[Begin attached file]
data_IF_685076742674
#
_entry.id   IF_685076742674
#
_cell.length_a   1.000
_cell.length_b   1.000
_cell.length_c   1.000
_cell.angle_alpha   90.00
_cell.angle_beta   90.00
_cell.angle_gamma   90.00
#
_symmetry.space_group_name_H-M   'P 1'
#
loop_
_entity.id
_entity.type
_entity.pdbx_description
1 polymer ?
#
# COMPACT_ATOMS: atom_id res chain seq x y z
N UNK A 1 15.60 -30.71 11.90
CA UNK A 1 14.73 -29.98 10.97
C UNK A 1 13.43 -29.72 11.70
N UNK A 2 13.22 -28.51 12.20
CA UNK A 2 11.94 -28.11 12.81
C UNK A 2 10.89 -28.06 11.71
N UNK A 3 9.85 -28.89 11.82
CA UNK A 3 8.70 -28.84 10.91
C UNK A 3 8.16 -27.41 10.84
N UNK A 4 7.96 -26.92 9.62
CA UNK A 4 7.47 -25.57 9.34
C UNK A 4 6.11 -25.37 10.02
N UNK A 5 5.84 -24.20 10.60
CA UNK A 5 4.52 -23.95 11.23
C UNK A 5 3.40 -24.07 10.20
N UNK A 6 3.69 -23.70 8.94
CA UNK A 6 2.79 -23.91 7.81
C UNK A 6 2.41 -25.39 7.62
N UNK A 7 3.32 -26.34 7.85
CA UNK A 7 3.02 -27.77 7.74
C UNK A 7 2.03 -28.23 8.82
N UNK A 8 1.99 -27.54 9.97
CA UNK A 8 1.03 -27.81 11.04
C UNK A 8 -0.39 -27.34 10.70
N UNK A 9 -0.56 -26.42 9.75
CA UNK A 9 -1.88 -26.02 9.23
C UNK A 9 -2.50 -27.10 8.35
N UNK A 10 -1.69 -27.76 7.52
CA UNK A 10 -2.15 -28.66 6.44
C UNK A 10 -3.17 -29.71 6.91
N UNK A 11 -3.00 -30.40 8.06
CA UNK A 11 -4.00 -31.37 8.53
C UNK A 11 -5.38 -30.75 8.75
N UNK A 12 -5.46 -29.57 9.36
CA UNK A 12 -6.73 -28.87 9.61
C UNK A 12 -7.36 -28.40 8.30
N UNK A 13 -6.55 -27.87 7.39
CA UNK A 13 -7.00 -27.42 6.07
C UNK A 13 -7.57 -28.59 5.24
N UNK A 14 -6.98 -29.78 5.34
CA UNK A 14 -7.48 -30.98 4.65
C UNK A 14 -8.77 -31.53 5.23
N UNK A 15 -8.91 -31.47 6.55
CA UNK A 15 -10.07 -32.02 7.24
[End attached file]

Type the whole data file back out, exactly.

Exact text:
data_IF_685076742674
#
_entry.id   IF_685076742674
#
_cell.length_a   1.000
_cell.length_b   1.000
_cell.length_c   1.000
_cell.angle_alpha   90.00
_cell.angle_beta   90.00
_cell.angle_gamma   90.00
#
_symmetry.space_group_name_H-M   'P 1'
#
loop_
_entity.id
_entity.type
_entity.pdbx_description
1 polymer ?
#
# COMPACT_ATOMS: atom_id res chain seq x y z
N UNK A 1 15.60 -30.71 11.90
CA UNK A 1 14.73 -29.98 10.97
C UNK A 1 13.43 -29.72 11.70
N UNK A 2 13.22 -28.51 12.20
CA UNK A 2 11.94 -28.11 12.81
C UNK A 2 10.89 -28.06 11.71
N UNK A 3 9.85 -28.89 11.82
CA UNK A 3 8.70 -28.84 10.91
C UNK A 3 8.16 -27.41 10.84
N UNK A 4 7.96 -26.92 9.62
CA UNK A 4 7.47 -25.57 9.34
C UNK A 4 6.11 -25.37 10.02
N UNK A 5 5.84 -24.20 10.60
CA UNK A 5 4.52 -23.95 11.23
C UNK A 5 3.40 -24.07 10.20
N UNK A 6 3.69 -23.70 8.94
CA UNK A 6 2.79 -23.91 7.81
C UNK A 6 2.41 -25.39 7.62
N UNK A 7 3.32 -26.34 7.85
CA UNK A 7 3.02 -27.77 7.74
C UNK A 7 2.03 -28.23 8.82
N UNK A 8 1.99 -27.54 9.97
CA UNK A 8 1.03 -27.81 11.04
C UNK A 8 -0.39 -27.34 10.70
N UNK A 9 -0.56 -26.42 9.75
CA UNK A 9 -1.88 -26.02 9.23
C UNK A 9 -2.50 -27.10 8.35
N UNK A 10 -1.69 -27.76 7.52
CA UNK A 10 -2.15 -28.66 6.44
C UNK A 10 -3.17 -29.71 6.91
N UNK A 11 -3.00 -30.40 8.06
CA UNK A 11 -4.00 -31.37 8.53
C UNK A 11 -5.38 -30.75 8.75
N UNK A 12 -5.46 -29.57 9.36
CA UNK A 12 -6.73 -28.87 9.61
C UNK A 12 -7.36 -28.40 8.30
N UNK A 13 -6.55 -27.87 7.39
CA UNK A 13 -7.00 -27.42 6.07
C UNK A 13 -7.57 -28.59 5.24
N UNK A 14 -6.98 -29.78 5.34
CA UNK A 14 -7.48 -30.98 4.65
C UNK A 14 -8.77 -31.53 5.23
N UNK A 15 -8.91 -31.47 6.55
CA UNK A 15 -10.07 -32.02 7.24